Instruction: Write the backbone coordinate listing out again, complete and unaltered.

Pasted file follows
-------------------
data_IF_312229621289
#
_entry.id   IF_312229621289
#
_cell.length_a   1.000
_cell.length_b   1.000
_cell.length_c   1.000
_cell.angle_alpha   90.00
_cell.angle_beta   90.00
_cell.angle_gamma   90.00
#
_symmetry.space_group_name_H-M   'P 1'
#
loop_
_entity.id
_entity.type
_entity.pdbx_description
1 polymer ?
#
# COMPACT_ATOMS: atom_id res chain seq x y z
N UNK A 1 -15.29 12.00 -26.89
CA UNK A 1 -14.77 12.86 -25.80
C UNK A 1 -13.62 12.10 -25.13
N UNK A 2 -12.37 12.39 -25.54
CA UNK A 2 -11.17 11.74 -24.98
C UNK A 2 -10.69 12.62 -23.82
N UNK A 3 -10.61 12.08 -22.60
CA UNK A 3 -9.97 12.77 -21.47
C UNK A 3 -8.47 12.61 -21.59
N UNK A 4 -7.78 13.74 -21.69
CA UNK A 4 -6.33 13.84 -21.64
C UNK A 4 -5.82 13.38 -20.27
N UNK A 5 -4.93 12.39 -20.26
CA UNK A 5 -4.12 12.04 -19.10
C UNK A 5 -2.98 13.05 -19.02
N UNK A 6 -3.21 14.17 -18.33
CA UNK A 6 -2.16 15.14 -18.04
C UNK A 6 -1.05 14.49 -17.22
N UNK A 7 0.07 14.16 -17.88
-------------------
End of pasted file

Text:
data_IF_312229621289
#
_entry.id   IF_312229621289
#
_cell.length_a   1.000
_cell.length_b   1.000
_cell.length_c   1.000
_cell.angle_alpha   90.00
_cell.angle_beta   90.00
_cell.angle_gamma   90.00
#
_symmetry.space_group_name_H-M   'P 1'
#
loop_
_entity.id
_entity.type
_entity.pdbx_description
1 polymer ?
#
# COMPACT_ATOMS: atom_id res chain seq x y z
N UNK A 1 -15.29 12.00 -26.89
CA UNK A 1 -14.77 12.86 -25.80
C UNK A 1 -13.62 12.10 -25.13
N UNK A 2 -12.37 12.39 -25.54
CA UNK A 2 -11.17 11.74 -24.98
C UNK A 2 -10.69 12.62 -23.82
N UNK A 3 -10.61 12.08 -22.60
CA UNK A 3 -9.97 12.77 -21.47
C UNK A 3 -8.47 12.61 -21.59
N UNK A 4 -7.78 13.74 -21.69
CA UNK A 4 -6.33 13.84 -21.64
C UNK A 4 -5.82 13.38 -20.27
N UNK A 5 -4.93 12.39 -20.26
CA UNK A 5 -4.12 12.04 -19.10
C UNK A 5 -2.98 13.05 -19.02
N UNK A 6 -3.21 14.17 -18.33
CA UNK A 6 -2.16 15.14 -18.04
C UNK A 6 -1.05 14.49 -17.22
N UNK A 7 0.07 14.16 -17.88